Medically reviewed by Aimee Paik, MD
Written by Apostrophe Team
Last updated 11/4/2022
People often say "you're glowing" to those who are pregnant, but not everyone experiences that famous pregnancy glow. There’s no question that pregnancy causes dramatic changes in your biology and while these changes can lead to rosy, glowing skin (a result of increased blood flow), they can also lead to a host of new skin challenges. But never fear! We are going to answer your questions about the most common skin issues pregnant people face right here.
Pregnancy means major hormonal changes. Those hormone fluctuations can often cause acne. While it is possible for acne to clear during pregnancy, you may also find your acne worsens or you are dealing with new kinds of breakouts (everyone is different!). Estrogen steadily increases throughout a pregnancy (reaching its peak in the third trimester) while progesterone increases quickly and remains high. Androgens also increase which can lead to an increase in your skin’s oil production. Oilier skin = more clogged pores = more blackheads and pimples! Although retinoids like tretinoin, and especially tazarotene, are a big no-no during pregnancy, our medical director, Dr. Aimee Paik, says, “Azelaic acid, topical antibiotics, and benzoyl peroxide are safe to use.” Be sure to ask your doctor about treatment if pregnancy acne has got you down!
Pregnancy-related melasma, also known as the “pregnancy mask” or chloasma, are areas of hyperpigmentation that appear on sun-exposed areas of the face, particularly on the upper cheeks, forehead, and/or upper lip areas. Being diligent about applying sunscreen during pregnancy can help prevent or decrease this phenomenon and you may find the melasma disappears on its own after pregnancy. If your pregnancy mask persists, researchers have shown topical tretinoin (like Apostrophe Tretinoin Formula 😉) to be effective in addressing melasma and decreasing hyperpigmentation.
Stretch marks are fine lines that occur when tissue under the skin tears from rapid growth or overstretching. Any kind of speedy growth that causes tension on the skin has the potential to cause stretch marks (many of us get them during puberty as your skin races to catch up with your body during a growth spurt!). They are also extremely common during pregnancy as your body changes to accommodate a growing baby. Dr. Paik adds, “The development of stretch marks is largely determined by your genetics. They can be itchy, so moisturizers can help these symptoms.”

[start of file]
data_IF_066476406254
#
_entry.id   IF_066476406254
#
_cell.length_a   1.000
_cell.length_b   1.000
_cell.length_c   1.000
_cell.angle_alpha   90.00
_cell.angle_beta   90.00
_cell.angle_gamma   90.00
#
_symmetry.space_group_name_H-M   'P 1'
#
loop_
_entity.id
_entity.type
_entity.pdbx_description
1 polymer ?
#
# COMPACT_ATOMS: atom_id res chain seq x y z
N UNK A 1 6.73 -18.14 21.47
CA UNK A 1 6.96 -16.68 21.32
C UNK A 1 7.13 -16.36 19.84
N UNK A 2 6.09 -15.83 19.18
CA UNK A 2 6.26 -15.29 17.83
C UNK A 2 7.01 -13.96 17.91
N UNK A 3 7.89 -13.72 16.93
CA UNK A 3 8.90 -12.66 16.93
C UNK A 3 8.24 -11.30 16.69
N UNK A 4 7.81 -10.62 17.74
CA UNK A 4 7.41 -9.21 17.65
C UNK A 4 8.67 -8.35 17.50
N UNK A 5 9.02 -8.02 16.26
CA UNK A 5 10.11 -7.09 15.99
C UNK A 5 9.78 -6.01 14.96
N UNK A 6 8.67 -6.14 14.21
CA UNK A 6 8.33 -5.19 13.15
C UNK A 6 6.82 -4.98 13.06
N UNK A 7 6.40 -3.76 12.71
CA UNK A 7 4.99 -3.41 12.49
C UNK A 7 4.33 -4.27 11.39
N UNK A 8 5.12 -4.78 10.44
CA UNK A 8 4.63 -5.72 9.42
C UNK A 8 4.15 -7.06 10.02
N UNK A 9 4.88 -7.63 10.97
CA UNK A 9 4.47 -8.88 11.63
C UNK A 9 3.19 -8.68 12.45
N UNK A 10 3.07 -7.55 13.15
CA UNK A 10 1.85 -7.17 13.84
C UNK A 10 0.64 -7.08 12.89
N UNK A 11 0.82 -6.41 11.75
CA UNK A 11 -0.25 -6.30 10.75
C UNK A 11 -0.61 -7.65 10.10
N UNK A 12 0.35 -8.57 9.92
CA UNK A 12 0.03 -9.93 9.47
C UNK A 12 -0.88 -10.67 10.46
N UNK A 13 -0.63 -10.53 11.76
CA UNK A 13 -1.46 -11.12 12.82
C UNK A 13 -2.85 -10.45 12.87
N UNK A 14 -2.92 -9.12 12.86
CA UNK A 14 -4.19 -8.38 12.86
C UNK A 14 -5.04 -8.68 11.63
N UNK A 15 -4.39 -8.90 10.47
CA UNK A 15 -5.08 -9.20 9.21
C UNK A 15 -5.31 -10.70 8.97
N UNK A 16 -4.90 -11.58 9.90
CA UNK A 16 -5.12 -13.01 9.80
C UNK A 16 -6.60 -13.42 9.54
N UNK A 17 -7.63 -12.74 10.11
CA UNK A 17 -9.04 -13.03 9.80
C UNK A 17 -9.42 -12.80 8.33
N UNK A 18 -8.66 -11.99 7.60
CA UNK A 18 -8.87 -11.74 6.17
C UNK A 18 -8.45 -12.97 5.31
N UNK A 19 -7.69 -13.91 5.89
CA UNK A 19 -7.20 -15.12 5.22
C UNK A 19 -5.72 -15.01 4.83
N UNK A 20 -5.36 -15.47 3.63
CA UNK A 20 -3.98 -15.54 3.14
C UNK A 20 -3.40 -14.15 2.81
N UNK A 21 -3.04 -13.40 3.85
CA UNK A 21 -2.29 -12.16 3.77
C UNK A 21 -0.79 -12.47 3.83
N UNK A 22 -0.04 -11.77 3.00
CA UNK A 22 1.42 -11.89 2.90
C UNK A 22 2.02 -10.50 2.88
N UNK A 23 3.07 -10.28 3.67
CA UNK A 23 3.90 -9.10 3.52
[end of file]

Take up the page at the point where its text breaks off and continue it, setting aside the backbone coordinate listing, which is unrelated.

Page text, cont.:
Pruritic urticarial papules and plaques of pregnancy, or PUPPP, is one of the most common skin concerns during pregnancy. It typically occurs during the third trimester when small, red, and itchy bumps or hives can develop. They often start on the abdomen and spread to the thighs, breasts, arms, and butt. This may not be pleasant, but there’s hope! Apostrophe’s medical director suggests, “You can practice gentle skin care by avoiding very hot water when bathing, using gentle fragrance-free soaps, and minimizing bathing time. Moisturizers are also very important. You can also apply a rich, fragrance-free cream after bathing and more often as needed to help reduce skin irritation.”
Pregnancy can be both an exciting and challenging time. Your doctor is your most valuable and trusted resource during this time – use them! They will give you the medical advice that is best for you and make your pregnancy journey a little easier.
Do you have a great skin tip for pregnancy? Reach out on Twitter @hi_apostrophe!
1. Griffiths, C. E. M., et al. “Topical Tretinoin (Retinoic Acid) Improves Melasma. A Vehicle-Controlled, Clinical Trial.” British Journal of Dermatology, vol. 129, no. 4, Oct. 1993, pp. 415–421., www.ncbi.nlm.nih.gov/pubmed/8217756. 2. Ngan, Vanessa. “Stretch Marks.” Stretch Marks | DermNet NZ, 2003, dermnetnz.org/topics/stretch-marks-striae/. 3. Oakley, Amanda. “Melasma.” Melasma | DermNet NZ, 1997, dermnetnz.org/topics/melasma/. 4. “Skin Problems of Pregnancy.” WebMD, WebMD, 1 Feb. 2005, www.webmd.com/baby/features/skin-problems-of-pregnancy#2. 5. “What Bodily Changes Can You Expect During Pregnancy?” Edited by Debra Rose Wilson, Healthline Parenthood, 15 Mar. 2012, www.healthline.com/health/pregnancy/bodily-changes-during#hormonal-changes.
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